Of all home TV viewing, 91 percent is watched live and 72 percent of us only ever watch TV programmes on a TV set. Only 4 percent of people surveyed watched their all programmes excusively online. The average viewer watches 20.5 hours of broadcast TV - both pay and free-to-air - but just one and a half hours on digital devices. 

While Netflix, Neon and Lightbox are far cheaper options than Sky, more than 800,000 households still subscribe to the pay TV giant. Latest research figures for radio listening revealed the proportion of people listening regularly increased for the first time after years of steady decline.

So do these still-strong traditional media habits mean the appeal of video-on-demand has been overstated?

A matter of taste? 

Ben Fahy

Ben Fahy Photo: Supplied

"It's a bit like craft beer," says Ben Fahy, associate editor of the media industry news website Stop Press, who has been analysing the latest figures and trends.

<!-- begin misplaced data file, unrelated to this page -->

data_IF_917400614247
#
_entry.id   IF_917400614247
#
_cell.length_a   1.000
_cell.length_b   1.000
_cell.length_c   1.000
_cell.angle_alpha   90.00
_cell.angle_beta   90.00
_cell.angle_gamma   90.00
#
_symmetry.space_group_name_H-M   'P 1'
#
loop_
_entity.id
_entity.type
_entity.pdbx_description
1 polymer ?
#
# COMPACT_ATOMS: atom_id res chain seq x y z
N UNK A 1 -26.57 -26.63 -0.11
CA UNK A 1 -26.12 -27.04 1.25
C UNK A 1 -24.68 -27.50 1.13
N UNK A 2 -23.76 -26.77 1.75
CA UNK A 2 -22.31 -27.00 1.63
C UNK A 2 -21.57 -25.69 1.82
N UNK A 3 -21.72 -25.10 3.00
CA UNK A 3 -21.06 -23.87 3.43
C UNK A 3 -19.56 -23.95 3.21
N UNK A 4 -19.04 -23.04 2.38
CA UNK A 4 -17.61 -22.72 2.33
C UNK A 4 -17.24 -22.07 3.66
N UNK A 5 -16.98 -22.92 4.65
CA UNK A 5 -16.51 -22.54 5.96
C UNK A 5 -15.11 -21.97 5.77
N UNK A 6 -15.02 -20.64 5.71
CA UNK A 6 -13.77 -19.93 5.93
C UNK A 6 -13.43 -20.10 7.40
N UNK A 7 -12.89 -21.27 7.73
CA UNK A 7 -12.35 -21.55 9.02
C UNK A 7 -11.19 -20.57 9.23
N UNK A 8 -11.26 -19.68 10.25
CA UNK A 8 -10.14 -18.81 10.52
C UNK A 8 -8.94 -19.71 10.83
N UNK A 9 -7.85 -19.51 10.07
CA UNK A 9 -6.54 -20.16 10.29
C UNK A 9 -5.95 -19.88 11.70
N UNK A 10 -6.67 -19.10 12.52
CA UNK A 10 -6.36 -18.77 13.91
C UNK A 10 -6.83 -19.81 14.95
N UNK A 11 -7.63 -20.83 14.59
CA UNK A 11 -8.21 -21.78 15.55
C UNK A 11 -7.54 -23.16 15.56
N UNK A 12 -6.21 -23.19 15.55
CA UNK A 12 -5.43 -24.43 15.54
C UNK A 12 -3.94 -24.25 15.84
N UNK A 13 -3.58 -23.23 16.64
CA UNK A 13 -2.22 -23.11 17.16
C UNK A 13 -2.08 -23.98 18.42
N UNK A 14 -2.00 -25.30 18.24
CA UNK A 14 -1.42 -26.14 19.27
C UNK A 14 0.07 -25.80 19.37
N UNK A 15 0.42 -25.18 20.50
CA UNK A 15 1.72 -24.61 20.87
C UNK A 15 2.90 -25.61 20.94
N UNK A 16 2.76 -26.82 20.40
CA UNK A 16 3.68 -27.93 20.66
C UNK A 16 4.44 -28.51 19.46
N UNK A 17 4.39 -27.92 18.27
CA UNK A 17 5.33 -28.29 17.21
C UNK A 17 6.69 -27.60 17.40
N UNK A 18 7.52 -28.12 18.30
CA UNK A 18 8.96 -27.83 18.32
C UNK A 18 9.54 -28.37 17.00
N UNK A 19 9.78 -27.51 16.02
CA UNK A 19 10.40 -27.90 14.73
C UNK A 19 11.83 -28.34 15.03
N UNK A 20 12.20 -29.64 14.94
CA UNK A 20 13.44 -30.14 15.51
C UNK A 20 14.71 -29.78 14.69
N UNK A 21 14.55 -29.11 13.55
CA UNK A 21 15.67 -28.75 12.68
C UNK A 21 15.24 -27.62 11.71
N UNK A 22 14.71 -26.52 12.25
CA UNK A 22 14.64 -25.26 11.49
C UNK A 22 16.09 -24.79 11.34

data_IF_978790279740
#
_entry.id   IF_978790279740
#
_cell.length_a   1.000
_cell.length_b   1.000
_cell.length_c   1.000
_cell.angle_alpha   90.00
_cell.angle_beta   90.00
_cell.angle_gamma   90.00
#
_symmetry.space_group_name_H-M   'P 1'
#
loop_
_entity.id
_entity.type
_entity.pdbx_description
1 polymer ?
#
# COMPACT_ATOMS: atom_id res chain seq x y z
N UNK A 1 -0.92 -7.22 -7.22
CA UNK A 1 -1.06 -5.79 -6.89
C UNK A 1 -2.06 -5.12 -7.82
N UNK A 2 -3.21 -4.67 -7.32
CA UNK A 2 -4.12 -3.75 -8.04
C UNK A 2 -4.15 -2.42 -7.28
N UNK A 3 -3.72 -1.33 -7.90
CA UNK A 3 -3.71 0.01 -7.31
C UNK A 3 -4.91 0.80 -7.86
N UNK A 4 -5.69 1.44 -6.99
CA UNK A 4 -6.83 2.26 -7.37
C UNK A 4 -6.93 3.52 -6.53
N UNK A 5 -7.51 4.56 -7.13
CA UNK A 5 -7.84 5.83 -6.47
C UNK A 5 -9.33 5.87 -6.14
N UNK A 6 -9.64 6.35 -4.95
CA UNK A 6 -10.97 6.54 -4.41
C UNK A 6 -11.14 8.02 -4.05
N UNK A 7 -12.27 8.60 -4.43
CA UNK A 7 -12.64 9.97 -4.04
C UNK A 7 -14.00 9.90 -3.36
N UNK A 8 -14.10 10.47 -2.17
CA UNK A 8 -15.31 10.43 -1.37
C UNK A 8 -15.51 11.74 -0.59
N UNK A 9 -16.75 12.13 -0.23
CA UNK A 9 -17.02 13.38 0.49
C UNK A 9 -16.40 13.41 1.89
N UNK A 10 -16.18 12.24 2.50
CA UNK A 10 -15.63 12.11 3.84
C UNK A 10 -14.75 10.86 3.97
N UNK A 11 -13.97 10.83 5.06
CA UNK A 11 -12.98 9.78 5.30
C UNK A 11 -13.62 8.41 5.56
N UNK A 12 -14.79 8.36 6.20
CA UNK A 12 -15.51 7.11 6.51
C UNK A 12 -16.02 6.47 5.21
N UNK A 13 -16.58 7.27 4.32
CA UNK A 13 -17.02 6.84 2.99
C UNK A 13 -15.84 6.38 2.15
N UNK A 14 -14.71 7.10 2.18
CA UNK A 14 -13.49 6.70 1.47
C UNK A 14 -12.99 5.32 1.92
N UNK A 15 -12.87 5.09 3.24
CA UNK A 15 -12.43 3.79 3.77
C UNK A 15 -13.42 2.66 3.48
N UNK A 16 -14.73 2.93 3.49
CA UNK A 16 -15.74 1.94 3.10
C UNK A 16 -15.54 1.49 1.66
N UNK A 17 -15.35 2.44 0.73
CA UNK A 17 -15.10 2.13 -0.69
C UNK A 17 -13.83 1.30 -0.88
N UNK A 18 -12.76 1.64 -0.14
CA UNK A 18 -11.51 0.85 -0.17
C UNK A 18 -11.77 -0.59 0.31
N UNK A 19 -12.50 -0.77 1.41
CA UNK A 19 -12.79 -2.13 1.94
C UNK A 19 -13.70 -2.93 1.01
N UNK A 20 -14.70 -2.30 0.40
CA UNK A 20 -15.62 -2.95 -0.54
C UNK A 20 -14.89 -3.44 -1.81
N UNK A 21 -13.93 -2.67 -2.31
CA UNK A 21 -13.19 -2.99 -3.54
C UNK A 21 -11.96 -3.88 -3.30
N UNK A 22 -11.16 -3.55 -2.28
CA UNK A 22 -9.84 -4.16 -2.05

"There's a lot of attention devoted to it, and a lot of growth," he told Mediawatch. "But it's from a small base. My Dad still drinks DB."  

TVNZ successfully targets older viewers who watch TV1 in big numbers, Fahy says. 

"They have money and there's a lot of them. But as vice president of Netflix Todd Yellin has said, demographics are largely worthless because these days 75-year-old women watch reality shows not made with them in mind, and 18-year-old boys are watching gardening shows," says Fahy. 

When Spark offered up Lightbox at a discount earlier this year - and free to existing Spark customers - critics claimed this showed it was not cutting through. But the online operators have their own statistics showing demand is rising. Lightbox recently released research claiming a quarter of adult New Zealanders regularly watch TV via the internet and 23 percent stream paid services. Research company Roy Morgan says one in 10 New Zealanders have taken to Netflix

Fahy agrees change is afoot. "Lightbox is partly a marketing tool for Spark, encouraging people to take up plans and use data. Netflix also gave free trials to get people on board and it is growing. The trend is that internet TV will continue to grow and linear (live broadcast) TV will continue to drop".

Free services like TVNZ On Demand will host increasing numbers of shows that will never screen on TV1 and TV2. TVNZ claims more than 900,000 people have signed up for the service, handing over private information which TVNZ uses to target its content and ads. The people have become the product.

"People will offer themselves up if they get something for free," says Fahy. "That value exchange is pretty clear now".